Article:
The first thing I’d suggest is to collaborate. You can’t just talk about yourself and keep things siloed and expect people to find you or your business. After all, it’s social media—so you need other accounts to talk with and about you. Whether this means you’re hosting a giveaway with another brand (or two), doing a Live chat with another account or partnering with other businesses to cross-promote, you have to be collaborative with other accounts to increase your chances of getting discovered and bringing in new followers.

The other important element is to look at the content you’re sharing and find the insights you can pull from that data to determine what’s working and what isn’t. Are carousel posts on LinkedIn getting more engagement? Are Reels on Instagram receiving more views than standard video posts? What posts are getting shared the most? Look at what’s performing and adjust your content strategy from there.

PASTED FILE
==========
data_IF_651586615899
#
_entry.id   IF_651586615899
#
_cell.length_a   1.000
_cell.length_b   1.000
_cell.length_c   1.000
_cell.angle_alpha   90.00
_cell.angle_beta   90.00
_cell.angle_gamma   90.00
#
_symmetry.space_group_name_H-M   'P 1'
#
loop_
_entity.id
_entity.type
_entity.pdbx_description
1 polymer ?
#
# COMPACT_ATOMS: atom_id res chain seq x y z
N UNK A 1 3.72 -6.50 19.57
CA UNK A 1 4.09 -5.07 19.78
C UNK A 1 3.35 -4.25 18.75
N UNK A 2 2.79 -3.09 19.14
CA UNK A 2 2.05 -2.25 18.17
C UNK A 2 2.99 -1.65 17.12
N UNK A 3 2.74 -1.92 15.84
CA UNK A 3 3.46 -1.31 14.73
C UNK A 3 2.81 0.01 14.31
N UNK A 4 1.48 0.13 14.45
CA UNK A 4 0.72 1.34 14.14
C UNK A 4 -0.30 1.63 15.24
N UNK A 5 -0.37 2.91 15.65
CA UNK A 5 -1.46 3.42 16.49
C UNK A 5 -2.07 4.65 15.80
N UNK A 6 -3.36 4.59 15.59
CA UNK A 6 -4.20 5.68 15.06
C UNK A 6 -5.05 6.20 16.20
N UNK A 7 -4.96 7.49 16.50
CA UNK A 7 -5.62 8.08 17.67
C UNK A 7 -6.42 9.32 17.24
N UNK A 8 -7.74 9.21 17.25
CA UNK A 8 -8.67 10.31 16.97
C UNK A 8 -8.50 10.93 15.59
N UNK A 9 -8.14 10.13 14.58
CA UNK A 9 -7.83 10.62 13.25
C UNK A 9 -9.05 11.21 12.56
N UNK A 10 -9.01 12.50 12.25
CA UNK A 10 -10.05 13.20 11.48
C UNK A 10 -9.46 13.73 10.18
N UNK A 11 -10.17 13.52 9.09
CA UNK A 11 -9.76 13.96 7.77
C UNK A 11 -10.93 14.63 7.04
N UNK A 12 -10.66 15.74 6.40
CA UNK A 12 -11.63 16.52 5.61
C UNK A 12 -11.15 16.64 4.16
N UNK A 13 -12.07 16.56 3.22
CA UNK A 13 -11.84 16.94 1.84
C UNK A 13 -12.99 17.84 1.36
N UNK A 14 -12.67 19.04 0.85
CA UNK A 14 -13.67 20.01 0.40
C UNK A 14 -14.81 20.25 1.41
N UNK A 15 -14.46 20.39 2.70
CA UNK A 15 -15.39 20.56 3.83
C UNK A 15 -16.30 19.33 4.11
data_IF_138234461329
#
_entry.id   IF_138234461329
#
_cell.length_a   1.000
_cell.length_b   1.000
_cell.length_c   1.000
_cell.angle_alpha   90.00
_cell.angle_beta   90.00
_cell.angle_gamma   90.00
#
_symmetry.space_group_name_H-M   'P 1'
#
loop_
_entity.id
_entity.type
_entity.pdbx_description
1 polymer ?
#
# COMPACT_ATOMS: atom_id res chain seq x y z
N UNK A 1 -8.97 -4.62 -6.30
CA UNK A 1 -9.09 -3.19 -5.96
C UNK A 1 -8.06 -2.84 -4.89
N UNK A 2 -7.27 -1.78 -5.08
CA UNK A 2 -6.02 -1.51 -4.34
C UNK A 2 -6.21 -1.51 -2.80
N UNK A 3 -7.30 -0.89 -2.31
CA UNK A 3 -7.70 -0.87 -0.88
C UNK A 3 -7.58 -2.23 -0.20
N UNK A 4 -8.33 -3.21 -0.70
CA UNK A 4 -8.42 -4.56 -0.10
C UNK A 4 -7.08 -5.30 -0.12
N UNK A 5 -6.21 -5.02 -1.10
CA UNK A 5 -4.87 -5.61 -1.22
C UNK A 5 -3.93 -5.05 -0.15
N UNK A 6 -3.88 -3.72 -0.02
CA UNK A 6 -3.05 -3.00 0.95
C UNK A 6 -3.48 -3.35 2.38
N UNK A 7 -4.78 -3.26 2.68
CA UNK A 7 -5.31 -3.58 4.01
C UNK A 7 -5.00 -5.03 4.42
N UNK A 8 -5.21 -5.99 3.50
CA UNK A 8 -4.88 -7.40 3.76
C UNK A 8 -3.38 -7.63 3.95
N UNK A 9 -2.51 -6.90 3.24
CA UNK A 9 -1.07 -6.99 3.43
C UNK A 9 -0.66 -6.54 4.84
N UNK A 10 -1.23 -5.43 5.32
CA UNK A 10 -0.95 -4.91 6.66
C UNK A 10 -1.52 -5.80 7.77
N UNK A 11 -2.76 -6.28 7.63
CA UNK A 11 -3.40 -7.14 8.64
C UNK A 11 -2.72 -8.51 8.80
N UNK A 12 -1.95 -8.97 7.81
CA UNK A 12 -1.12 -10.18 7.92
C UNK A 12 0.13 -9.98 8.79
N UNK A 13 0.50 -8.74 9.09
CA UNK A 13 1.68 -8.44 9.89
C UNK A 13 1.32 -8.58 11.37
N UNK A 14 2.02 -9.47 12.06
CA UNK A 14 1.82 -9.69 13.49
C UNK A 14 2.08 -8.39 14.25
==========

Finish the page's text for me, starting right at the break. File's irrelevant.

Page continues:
What are the biggest benefits that social media provides to clients and their brands?

There are so many! For one, social media is the most accessible touchpoint between brand and customer, so you can get helpful customer feedback and insights by listening to what customers are saying not only to you on your brand’s social accounts, but also about you in their personal profiles. Learning more about what your audience is interested in on social media can help with content development, which can lead to a more engaged and larger following, and eventually more customers.

In addition to serving as a customer service channel and portal to customer insights, social media is also a great place to gain brand exposure. I discover more brands through social media than anywhere else, and you can’t underestimate the potential for finding and connecting with new fans this way. And of course, another huge benefit is with sales. Facebook in particular really ramped up its e-commerce integrations in the last year to support small businesses during COVID-19, and this is constantly being updated and improved (hello, Instagram Reels shopping). With 70% of shopping enthusiasts turning to Instagram for product discovery and 130 million taps to learn more about products each month, the potential to make sales on social media is huge.